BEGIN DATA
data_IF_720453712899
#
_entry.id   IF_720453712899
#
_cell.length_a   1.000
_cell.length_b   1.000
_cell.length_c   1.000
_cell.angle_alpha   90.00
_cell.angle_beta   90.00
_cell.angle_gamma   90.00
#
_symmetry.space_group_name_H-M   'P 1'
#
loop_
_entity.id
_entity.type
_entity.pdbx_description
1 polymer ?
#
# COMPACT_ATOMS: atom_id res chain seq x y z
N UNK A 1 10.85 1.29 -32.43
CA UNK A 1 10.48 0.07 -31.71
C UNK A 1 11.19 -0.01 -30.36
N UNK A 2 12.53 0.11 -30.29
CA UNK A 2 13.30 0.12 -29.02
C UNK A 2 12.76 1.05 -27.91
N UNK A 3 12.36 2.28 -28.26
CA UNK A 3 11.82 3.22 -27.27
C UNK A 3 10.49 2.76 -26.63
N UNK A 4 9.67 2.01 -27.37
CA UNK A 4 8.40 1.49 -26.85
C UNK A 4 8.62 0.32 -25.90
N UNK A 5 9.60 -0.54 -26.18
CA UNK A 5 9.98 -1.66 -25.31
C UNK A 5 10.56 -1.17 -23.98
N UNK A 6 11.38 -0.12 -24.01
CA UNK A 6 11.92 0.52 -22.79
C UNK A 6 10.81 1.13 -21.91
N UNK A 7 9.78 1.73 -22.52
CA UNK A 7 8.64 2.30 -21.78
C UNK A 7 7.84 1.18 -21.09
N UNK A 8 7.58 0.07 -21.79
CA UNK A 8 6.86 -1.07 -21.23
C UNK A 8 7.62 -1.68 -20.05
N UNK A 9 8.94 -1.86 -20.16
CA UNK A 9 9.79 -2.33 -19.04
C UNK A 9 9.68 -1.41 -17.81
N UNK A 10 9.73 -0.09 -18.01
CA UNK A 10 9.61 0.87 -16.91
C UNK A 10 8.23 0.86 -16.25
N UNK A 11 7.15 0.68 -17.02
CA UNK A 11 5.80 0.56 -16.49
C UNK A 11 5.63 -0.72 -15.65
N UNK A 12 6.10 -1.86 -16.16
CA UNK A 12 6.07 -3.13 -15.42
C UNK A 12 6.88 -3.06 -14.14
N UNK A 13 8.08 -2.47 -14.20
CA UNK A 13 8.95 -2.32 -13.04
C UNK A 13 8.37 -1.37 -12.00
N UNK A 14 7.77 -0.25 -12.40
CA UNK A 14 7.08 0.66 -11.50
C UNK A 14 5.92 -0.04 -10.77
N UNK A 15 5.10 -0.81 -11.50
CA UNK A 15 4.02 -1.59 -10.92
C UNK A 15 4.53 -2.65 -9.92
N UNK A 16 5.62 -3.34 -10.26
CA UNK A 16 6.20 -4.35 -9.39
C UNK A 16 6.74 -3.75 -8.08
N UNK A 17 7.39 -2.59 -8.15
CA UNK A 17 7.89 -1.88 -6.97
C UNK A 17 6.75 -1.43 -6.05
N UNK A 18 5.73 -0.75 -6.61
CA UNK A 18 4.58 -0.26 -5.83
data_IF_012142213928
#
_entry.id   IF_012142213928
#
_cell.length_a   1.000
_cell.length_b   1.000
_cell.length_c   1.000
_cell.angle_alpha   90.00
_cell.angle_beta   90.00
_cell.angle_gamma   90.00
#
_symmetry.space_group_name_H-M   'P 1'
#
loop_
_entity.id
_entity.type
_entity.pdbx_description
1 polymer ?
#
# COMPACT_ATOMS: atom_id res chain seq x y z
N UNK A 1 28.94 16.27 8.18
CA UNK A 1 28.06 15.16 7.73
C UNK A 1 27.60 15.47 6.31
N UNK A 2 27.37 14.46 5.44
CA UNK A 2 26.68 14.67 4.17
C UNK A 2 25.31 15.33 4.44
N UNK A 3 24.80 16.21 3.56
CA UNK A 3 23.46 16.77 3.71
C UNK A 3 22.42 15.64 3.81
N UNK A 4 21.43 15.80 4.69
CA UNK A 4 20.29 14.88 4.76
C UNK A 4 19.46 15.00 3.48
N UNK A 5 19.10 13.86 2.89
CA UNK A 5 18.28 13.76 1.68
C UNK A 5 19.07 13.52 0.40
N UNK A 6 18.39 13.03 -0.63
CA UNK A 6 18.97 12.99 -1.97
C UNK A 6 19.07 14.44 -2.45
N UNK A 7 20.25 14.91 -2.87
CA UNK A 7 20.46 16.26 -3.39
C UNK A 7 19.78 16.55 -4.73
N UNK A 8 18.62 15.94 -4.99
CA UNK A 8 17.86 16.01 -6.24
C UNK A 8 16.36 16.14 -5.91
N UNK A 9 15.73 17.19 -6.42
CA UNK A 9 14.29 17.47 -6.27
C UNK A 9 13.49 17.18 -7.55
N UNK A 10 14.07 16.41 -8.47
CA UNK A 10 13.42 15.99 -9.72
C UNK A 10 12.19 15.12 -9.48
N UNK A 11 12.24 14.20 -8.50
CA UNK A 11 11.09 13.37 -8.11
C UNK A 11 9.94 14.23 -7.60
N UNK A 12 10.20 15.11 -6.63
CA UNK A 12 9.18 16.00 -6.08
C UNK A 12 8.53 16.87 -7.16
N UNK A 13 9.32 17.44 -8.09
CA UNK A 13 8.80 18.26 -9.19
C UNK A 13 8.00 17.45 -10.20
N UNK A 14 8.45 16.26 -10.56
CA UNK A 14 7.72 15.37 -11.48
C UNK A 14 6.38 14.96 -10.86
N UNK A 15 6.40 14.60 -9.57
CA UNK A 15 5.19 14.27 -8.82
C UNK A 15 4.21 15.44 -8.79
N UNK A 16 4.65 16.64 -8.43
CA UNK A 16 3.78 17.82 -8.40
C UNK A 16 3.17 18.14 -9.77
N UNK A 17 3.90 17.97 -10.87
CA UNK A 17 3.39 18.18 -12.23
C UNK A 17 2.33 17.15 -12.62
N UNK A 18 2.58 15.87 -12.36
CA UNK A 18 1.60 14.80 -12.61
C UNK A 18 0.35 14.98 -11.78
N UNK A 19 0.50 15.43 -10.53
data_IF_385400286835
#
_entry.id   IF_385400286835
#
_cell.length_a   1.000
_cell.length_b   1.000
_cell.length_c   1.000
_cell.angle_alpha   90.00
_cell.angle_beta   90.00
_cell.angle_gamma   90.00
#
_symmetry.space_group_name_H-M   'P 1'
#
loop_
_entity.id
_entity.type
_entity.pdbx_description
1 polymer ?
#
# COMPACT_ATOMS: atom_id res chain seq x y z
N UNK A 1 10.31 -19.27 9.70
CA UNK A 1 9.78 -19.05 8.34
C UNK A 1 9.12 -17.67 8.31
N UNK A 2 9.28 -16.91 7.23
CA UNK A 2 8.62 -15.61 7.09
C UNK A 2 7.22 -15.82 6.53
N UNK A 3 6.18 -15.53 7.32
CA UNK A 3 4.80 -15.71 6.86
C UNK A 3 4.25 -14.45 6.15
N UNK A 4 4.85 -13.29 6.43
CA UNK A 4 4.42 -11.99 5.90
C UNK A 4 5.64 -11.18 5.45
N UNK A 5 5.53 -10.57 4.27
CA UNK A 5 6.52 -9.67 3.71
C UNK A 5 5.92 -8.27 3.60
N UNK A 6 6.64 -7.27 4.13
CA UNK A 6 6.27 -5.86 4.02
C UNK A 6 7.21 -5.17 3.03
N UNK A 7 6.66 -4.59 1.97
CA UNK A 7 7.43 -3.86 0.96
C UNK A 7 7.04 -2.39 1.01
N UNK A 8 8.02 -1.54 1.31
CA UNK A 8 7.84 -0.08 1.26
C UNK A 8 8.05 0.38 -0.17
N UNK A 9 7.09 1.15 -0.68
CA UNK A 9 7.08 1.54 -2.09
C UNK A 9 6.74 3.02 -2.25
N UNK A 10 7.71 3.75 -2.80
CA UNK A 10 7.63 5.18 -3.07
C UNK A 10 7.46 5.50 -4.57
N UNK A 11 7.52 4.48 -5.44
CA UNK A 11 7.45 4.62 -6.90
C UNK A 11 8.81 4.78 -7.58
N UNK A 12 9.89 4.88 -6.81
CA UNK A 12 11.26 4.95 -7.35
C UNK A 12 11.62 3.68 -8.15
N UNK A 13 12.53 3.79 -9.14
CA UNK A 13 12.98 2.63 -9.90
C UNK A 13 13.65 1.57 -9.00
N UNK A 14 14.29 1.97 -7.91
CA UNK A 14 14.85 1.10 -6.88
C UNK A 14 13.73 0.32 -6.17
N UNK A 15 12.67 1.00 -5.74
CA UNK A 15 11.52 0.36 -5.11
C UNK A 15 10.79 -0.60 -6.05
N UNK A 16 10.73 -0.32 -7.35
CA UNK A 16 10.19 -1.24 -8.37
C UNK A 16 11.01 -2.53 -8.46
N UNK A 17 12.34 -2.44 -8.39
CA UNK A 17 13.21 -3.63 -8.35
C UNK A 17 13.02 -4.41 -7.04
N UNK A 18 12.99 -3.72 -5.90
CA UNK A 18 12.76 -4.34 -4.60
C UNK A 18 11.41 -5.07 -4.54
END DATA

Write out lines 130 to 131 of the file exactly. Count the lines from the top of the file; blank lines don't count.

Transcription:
N UNK A 13 9.32 17.44 -8.09
CA UNK A 13 8.80 18.26 -9.19